Bluntly put, will the Hispanic influence in the party – and to a lesser extent, gender politics – rule the day?
The two primaries pit long-time Hispanic activist Josie Valdez against former state House member Ty McCartney in Senate District 8 (an open seat) and public housing manager Liz Muniz against veteran Rep. Neal Hendrickson in House District 33.
Could the two races be a turning point in Salt Lake County Democratic politics?
“It could be. I could be,” said Hendrickson, who is considered the dean of Utah House Democratic service.
“It depends, of course, on the outcome. There is quit a bit of Hispanic influence” in West Valley City.
But in past elections, there hasn’t necessarily been the turn out in the Hispanic community at the polls, said Hendrickson. “It depends on who can be registered and whether they vote.”
Of course, all politics is local, as the saying goes. And there are any number of influences involved in both primaries.
Is Hendrickson too conservative for his changing West Valley City district?
Is Valdez so well known in her Murray City home base that McCartney, from Cottonwood Heights, is overwhelmed?
And so on.
Still, critical in both contests is an Hispanic woman running against a white male – and what that may mean in the Utah’s minority Democratic Party that’s looking to increase its voting base in the Hispanic community.
In fact, the Hispanic movement, if it can be called that, has actually already started.
In April’s Salt Lake County Democratic Convention an Hispanic woman, Angela Romero, defeated Rep. Brian Doughty, D-Salt Lake, in House District 26.
Doughty was an appointee of the district’s old 2010 delegates. And he was removed by the new 2012 district delegates. Still, Doughty’s defeat shows Romero’s strength in the central city district.
Careful not to take sides in any intra-Democratic Party races, state party chairman Jim Dabakis told UtahPolicy, “We just have great Latina candidates this year – along with our other great candidates.”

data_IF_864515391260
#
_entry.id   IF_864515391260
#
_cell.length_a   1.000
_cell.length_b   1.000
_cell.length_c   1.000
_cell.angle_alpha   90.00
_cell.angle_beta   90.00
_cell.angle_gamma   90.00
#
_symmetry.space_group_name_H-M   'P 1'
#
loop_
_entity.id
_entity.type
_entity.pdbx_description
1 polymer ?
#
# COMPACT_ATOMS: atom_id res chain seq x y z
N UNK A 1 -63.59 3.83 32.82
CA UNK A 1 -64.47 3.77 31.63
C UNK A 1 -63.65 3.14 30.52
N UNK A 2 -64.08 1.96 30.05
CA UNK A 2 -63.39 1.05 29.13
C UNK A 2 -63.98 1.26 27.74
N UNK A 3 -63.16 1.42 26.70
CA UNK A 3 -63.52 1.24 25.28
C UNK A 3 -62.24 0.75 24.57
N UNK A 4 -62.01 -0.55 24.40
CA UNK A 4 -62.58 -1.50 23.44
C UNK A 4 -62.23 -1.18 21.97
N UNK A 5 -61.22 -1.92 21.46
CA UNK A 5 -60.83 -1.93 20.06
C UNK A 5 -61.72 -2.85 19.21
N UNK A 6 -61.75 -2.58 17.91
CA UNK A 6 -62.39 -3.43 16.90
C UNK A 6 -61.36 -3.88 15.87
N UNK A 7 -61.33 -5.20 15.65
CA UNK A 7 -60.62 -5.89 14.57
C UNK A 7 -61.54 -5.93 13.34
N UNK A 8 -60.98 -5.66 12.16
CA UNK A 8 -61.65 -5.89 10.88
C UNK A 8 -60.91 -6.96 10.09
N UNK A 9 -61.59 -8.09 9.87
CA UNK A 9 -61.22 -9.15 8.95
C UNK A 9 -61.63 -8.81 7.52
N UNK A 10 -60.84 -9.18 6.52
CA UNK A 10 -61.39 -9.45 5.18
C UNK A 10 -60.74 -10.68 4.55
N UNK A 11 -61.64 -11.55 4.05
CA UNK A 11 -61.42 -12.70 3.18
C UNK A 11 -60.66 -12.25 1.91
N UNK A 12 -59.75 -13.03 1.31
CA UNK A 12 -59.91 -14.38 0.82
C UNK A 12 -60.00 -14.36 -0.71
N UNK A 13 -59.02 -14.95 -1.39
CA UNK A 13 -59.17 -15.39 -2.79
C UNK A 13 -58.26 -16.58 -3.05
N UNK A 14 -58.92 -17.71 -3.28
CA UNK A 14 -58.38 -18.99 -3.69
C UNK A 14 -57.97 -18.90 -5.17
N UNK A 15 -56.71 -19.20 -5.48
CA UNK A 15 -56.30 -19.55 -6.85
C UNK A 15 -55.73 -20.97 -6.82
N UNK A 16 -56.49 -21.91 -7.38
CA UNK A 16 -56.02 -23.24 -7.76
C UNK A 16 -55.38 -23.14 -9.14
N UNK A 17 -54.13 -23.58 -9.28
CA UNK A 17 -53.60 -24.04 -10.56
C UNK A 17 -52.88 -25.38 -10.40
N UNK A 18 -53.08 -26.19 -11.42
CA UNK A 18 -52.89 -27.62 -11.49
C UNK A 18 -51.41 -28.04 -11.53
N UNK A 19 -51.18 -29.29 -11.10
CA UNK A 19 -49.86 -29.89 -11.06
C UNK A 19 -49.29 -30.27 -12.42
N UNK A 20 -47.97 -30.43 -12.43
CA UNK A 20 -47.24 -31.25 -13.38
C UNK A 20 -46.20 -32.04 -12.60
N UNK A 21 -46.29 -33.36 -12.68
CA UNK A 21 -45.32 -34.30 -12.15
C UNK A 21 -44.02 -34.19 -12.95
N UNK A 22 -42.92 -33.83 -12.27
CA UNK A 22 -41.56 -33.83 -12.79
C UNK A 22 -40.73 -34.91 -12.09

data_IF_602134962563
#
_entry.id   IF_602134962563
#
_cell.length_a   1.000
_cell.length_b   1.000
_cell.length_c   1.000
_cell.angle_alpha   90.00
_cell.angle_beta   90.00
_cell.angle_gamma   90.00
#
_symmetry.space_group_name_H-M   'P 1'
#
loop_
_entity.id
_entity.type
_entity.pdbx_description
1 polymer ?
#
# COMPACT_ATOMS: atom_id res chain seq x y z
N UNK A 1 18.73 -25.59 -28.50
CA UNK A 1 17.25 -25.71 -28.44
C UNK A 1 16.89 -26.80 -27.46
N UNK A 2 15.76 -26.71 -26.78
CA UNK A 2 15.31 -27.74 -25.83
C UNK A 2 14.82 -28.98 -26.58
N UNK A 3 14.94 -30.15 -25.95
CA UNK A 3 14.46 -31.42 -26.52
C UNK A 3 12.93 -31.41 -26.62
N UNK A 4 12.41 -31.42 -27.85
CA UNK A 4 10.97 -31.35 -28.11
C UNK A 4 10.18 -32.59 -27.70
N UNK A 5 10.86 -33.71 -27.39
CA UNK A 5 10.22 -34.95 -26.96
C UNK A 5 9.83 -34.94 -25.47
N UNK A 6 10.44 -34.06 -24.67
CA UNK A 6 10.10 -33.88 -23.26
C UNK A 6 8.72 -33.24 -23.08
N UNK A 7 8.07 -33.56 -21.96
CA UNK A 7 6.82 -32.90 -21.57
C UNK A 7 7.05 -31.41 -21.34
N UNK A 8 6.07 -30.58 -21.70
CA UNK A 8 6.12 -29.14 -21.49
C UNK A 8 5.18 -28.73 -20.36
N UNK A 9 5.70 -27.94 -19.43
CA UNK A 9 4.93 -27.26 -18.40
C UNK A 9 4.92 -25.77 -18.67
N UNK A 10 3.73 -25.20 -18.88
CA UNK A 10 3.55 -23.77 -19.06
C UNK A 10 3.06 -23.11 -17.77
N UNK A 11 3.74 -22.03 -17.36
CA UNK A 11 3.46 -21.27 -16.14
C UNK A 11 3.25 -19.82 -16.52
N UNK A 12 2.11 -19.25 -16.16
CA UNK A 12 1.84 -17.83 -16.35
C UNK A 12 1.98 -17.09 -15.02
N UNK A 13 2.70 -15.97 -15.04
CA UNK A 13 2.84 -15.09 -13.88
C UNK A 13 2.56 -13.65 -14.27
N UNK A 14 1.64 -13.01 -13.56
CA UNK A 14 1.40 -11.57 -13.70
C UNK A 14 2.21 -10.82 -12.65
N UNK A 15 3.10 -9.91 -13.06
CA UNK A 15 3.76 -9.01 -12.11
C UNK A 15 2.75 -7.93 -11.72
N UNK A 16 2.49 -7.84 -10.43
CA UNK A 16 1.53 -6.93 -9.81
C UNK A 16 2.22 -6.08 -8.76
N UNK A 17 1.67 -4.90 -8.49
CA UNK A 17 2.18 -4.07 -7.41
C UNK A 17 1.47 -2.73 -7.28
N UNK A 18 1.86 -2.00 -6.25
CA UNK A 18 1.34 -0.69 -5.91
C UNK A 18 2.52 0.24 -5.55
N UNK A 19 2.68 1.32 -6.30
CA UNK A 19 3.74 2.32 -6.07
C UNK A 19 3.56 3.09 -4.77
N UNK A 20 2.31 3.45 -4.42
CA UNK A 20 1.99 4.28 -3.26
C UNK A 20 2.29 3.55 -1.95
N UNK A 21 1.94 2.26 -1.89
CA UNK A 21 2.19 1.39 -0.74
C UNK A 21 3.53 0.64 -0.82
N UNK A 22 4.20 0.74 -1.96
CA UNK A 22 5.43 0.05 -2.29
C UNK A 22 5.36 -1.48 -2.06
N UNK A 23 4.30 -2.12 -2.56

The Hispanic women are “smart, articulate,” he added.
The 2010 Census shows that 14 percent of Utahns are Hispanics. But they don’t vote in those numbers, said Dabakis.
Still, in a number of areas, Hispanic influence can be dominant, if they register and vote.
“I was recently driving to Logan, and looking at Census numbers. In one (state House area) in central Logan, a majority of voters had Hispanic names. In Logan!”
Within one week, said Dabakis, the state party is going to hire a new staffer specifically to identify and register Hispanic voters.
“It is one of our main growth areas,” Dabakis said.
Could the simple fact that the state party is going after Hispanic voters influence the outcome of some intra-party races?
Dabakis said he doesn’t know. But he said he doesn’t “feel any blowback” from old line, white Democrats over the party going after the Hispanic vote.
“Frankly, I’m guessing the (Utah) Republicans would have a much harder time with that than we would,” Dabakis said. “That’s partly because we don’t have many incumbents to start with.”
This year Senate Minority Leader Ross Romero, D-Salt Lake, (no relation to Angela Romero) was running against Sen. Ben McAdams, D-Salt Lake, for the Democratic Party’s nomination in the Salt Lake County’s mayoral race.
Ultimately, Romero was eliminated in the April county Democratic convention by McAdams.